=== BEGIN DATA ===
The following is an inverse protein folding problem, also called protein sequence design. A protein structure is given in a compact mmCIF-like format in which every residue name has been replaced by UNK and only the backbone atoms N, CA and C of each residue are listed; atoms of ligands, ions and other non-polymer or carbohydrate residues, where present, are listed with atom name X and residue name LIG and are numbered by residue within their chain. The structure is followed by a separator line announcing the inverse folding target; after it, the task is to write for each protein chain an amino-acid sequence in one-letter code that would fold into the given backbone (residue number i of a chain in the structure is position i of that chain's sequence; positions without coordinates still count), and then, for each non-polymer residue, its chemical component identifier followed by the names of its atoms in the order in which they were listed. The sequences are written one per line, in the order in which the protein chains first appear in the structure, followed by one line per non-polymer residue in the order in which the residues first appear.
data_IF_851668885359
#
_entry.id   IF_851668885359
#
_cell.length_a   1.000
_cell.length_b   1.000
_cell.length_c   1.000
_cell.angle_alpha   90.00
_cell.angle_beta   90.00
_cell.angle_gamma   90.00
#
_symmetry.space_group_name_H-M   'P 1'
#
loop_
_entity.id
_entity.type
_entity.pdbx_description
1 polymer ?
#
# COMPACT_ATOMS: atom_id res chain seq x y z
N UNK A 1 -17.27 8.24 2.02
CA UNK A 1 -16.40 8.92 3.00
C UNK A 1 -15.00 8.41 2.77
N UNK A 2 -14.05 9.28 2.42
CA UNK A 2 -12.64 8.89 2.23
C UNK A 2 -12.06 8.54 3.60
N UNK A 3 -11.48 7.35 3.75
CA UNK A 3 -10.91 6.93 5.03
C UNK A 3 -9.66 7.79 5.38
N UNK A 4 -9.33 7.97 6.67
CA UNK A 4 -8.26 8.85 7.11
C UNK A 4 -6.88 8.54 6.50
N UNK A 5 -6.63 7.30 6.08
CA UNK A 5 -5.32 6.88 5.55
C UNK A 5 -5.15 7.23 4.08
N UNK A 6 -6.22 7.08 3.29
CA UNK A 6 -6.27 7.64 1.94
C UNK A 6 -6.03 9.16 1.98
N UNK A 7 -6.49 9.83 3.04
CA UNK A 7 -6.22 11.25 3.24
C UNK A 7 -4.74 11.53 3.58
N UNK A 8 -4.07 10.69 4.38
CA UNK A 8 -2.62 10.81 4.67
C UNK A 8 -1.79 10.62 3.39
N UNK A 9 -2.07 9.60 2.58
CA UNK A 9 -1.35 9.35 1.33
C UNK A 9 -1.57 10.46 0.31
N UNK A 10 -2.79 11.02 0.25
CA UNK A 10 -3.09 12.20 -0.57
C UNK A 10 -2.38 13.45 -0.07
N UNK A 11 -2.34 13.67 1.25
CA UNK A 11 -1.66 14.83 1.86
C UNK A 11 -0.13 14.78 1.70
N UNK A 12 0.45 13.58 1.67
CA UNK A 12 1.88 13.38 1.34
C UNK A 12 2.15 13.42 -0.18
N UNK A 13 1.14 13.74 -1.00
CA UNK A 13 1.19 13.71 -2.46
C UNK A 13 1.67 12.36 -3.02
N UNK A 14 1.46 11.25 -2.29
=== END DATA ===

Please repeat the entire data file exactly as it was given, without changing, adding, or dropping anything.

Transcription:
The following is an inverse protein folding problem, also called protein sequence design. A protein structure is given in a compact mmCIF-like format in which every residue name has been replaced by UNK and only the backbone atoms N, CA and C of each residue are listed; atoms of ligands, ions and other non-polymer or carbohydrate residues, where present, are listed with atom name X and residue name LIG and are numbered by residue within their chain. The structure is followed by a separator line announcing the inverse folding target; after it, the task is to write for each protein chain an amino-acid sequence in one-letter code that would fold into the given backbone (residue number i of a chain in the structure is position i of that chain's sequence; positions without coordinates still count), and then, for each non-polymer residue, its chemical component identifier followed by the names of its atoms in the order in which they were listed. The sequences are written one per line, in the order in which the protein chains first appear in the structure, followed by one line per non-polymer residue in the order in which the residues first appear.
data_IF_851668885359
#
_entry.id   IF_851668885359
#
_cell.length_a   1.000
_cell.length_b   1.000
_cell.length_c   1.000
_cell.angle_alpha   90.00
_cell.angle_beta   90.00
_cell.angle_gamma   90.00
#
_symmetry.space_group_name_H-M   'P 1'
#
loop_
_entity.id
_entity.type
_entity.pdbx_description
1 polymer ?
#
# COMPACT_ATOMS: atom_id res chain seq x y z
N UNK A 1 -17.27 8.24 2.02
CA UNK A 1 -16.40 8.92 3.00
C UNK A 1 -15.00 8.41 2.77
N UNK A 2 -14.05 9.28 2.42
CA UNK A 2 -12.64 8.89 2.23
C UNK A 2 -12.06 8.54 3.60
N UNK A 3 -11.48 7.35 3.75
CA UNK A 3 -10.91 6.93 5.03
C UNK A 3 -9.66 7.79 5.38
N UNK A 4 -9.33 7.97 6.67
CA UNK A 4 -8.26 8.85 7.11
C UNK A 4 -6.88 8.54 6.50
N UNK A 5 -6.63 7.30 6.08
CA UNK A 5 -5.32 6.88 5.55
C UNK A 5 -5.15 7.23 4.08
N UNK A 6 -6.22 7.08 3.29
CA UNK A 6 -6.27 7.64 1.94
C UNK A 6 -6.03 9.16 1.98
N UNK A 7 -6.49 9.83 3.04
CA UNK A 7 -6.22 11.25 3.24
C UNK A 7 -4.74 11.53 3.58
N UNK A 8 -4.07 10.69 4.38
CA UNK A 8 -2.62 10.81 4.67
C UNK A 8 -1.79 10.62 3.39
N UNK A 9 -2.07 9.60 2.58
CA UNK A 9 -1.35 9.35 1.33
C UNK A 9 -1.57 10.46 0.31
N UNK A 10 -2.79 11.02 0.25
CA UNK A 10 -3.09 12.20 -0.57
C UNK A 10 -2.38 13.45 -0.07
N UNK A 11 -2.34 13.67 1.25
CA UNK A 11 -1.66 14.83 1.86
C UNK A 11 -0.13 14.78 1.70
N UNK A 12 0.45 13.58 1.67
CA UNK A 12 1.88 13.38 1.34
C UNK A 12 2.15 13.42 -0.18
N UNK A 13 1.14 13.74 -1.00
CA UNK A 13 1.19 13.71 -2.46
C UNK A 13 1.67 12.36 -3.02
N UNK A 14 1.46 11.25 -2.29